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Northrop Grumman’s Pegasus rocket launches U.S. Space Force mission

The mission is part of the Space Force’s tactically responsive launch program

WASHINGTON — A Northrop Grumman Pegasus XL rocket launched the U.S. Space Force’s Tactically Responsive Launch-2 (TacRL-2) mission June 13 at 1:11 a.m. Pacific from Vandenberg Space Force Base, California. 

The payload was successfully deployed to low Earth orbit, a Space Force spokesman said Sunday.

Pegasus is an air-launched rocket deployed from a Stargazer L-1011 aircraft. Shortly after its release from Stargazer, at approximately 40,000 feet above the Pacific Ocean, Pegasus ignited its first stage and flew TacRL-2 to its intended orbit, the Space Force confirmed. 

TacRL-2 is a technology demonstration satellite to be used for space surveillance. The Space and Missile Systems Center’s Space Safari office integrated the satellite built and operated by the Air Force Research Laboratory and Space Dynamics Laboratory.

The mission is part of the Space Force’s tactically responsive launch program, an effort to figure out ways to shrink the timelines for planning space missions.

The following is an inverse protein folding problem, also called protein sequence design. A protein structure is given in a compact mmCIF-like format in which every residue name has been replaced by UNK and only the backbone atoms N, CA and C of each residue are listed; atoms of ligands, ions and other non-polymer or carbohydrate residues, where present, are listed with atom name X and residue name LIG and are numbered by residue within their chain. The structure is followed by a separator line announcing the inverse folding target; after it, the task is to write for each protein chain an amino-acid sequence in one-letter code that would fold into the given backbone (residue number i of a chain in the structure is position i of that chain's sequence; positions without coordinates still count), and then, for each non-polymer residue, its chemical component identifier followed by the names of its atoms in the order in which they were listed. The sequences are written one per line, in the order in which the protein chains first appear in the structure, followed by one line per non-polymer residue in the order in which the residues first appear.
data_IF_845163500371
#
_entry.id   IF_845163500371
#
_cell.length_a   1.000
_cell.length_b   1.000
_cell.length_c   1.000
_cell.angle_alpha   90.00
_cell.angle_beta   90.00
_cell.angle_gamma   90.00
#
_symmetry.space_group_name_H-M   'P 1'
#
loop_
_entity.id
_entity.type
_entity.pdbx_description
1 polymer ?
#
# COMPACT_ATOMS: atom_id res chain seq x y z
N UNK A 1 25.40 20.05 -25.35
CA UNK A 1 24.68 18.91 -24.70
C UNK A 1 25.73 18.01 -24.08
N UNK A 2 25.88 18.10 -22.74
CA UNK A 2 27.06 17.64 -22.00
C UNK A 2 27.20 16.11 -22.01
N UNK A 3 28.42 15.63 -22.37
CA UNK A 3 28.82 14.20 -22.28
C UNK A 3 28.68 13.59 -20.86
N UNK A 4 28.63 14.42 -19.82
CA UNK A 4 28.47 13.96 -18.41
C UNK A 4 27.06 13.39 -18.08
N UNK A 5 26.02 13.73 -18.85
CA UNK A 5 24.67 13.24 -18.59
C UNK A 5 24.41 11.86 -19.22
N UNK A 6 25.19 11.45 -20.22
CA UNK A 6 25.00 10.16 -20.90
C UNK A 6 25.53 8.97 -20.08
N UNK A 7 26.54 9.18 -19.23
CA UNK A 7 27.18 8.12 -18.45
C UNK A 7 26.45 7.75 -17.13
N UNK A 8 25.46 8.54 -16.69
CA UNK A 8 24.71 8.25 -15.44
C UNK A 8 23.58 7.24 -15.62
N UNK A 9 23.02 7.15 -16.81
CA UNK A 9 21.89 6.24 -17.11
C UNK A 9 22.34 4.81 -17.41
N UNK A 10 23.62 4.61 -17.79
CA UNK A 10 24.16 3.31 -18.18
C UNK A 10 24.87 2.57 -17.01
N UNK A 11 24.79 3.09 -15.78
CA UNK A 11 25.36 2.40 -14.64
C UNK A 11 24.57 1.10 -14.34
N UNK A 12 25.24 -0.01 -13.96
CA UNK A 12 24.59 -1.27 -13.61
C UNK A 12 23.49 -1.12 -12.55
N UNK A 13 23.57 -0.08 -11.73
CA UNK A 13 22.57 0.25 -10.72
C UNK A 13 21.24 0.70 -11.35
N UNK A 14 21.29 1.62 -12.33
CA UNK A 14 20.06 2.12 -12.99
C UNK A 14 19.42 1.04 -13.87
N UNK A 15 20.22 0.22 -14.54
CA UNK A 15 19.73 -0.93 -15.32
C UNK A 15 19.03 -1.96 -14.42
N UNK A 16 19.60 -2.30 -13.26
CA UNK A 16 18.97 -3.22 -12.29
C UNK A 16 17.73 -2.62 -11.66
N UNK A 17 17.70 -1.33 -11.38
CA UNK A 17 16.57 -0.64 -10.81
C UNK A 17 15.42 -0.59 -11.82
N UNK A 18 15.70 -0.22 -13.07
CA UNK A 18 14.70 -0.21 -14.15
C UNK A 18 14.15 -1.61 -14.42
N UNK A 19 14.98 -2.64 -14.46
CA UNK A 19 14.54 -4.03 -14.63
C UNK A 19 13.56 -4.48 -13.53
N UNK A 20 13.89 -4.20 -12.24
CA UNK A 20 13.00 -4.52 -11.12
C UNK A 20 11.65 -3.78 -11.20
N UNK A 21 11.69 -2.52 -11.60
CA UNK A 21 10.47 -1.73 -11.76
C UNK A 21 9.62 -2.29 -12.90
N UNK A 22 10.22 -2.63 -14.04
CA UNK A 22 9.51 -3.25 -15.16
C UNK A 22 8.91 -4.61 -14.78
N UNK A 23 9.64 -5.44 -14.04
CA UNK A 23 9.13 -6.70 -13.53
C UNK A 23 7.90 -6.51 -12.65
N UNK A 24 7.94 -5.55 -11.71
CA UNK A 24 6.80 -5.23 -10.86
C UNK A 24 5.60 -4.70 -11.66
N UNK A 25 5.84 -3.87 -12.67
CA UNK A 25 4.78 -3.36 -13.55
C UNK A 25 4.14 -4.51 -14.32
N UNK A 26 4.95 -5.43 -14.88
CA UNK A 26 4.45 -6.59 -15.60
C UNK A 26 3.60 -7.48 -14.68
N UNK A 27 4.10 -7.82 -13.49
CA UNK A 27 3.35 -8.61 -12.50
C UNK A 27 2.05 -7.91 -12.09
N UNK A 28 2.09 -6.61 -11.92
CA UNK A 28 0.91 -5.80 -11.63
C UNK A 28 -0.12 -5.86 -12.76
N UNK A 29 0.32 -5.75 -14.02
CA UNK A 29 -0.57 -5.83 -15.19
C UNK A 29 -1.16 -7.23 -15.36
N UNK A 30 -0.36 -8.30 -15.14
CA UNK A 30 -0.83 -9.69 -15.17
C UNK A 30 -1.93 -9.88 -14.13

“When I challenged the Space and Missile Systems Center about a year ago to demonstrate a responsive space capability, they accepted and delivered,” Chief of Space Operations Gen. John Raymond said in a statement. “The team presented an integrated space domain awareness satellite ready for launch in record time,” he said. “What normally would have required two to five years, took 11 months.”

The launch vehicle design, build, integration and testing was completed within four months from contract award, said Lt. Col. Ryan Rose, chief of SMC’s Small Launch and Targets Division.

TacRL-2 was the first mission supported by SMC’s new Space Safari program office. 

This was the 45th successful launch of the solid-fueled Pegasus. Northrop Grumman said Pegasus has launched more than 90 satellites to low Earth orbit from five launch sites in the United States, Europe and the Marshall Islands.

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